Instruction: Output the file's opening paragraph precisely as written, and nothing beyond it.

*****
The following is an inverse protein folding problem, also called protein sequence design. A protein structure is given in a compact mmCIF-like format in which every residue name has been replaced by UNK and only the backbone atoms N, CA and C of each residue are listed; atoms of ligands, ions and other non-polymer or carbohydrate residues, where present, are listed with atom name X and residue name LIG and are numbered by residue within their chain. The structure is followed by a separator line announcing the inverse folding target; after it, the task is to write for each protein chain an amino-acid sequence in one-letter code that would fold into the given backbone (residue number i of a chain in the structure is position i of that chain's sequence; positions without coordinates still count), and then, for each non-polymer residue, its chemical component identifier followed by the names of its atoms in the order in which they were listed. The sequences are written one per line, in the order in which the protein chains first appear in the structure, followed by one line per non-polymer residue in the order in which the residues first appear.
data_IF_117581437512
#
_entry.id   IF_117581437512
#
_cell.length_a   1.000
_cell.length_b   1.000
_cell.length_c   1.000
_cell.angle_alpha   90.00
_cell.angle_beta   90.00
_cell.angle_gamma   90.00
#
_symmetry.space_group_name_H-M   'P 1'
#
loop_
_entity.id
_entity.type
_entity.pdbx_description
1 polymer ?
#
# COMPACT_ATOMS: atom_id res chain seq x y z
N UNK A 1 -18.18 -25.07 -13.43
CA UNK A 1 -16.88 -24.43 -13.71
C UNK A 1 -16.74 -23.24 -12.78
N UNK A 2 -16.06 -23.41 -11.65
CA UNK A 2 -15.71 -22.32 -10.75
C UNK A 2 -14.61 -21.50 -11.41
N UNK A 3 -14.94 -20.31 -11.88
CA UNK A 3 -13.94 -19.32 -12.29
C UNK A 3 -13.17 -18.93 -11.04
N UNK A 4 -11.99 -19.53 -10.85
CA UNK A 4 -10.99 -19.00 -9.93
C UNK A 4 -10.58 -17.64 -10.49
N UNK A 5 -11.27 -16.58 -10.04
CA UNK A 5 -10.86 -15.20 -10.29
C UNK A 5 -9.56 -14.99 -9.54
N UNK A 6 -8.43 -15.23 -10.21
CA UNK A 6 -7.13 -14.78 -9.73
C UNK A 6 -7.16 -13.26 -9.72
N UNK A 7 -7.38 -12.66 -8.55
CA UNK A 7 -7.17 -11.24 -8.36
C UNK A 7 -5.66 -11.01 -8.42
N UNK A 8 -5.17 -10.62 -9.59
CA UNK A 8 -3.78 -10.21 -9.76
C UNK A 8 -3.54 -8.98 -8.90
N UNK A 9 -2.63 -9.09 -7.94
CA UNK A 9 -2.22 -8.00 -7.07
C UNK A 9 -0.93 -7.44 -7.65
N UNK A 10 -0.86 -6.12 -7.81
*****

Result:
The following is an inverse protein folding problem, also called protein sequence design. A protein structure is given in a compact mmCIF-like format in which every residue name has been replaced by UNK and only the backbone atoms N, CA and C of each residue are listed; atoms of ligands, ions and other non-polymer or carbohydrate residues, where present, are listed with atom name X and residue name LIG and are numbered by residue within their chain. The structure is followed by a separator line announcing the inverse folding target; after it, the task is to write for each protein chain an amino-acid sequence in one-letter code that would fold into the given backbone (residue number i of a chain in the structure is position i of that chain's sequence; positions without coordinates still count), and then, for each non-polymer residue, its chemical component identifier followed by the names of its atoms in the order in which they were listed. The sequences are written one per line, in the order in which the protein chains first appear in the structure, followed by one line per non-polymer residue in the order in which the residues first appear.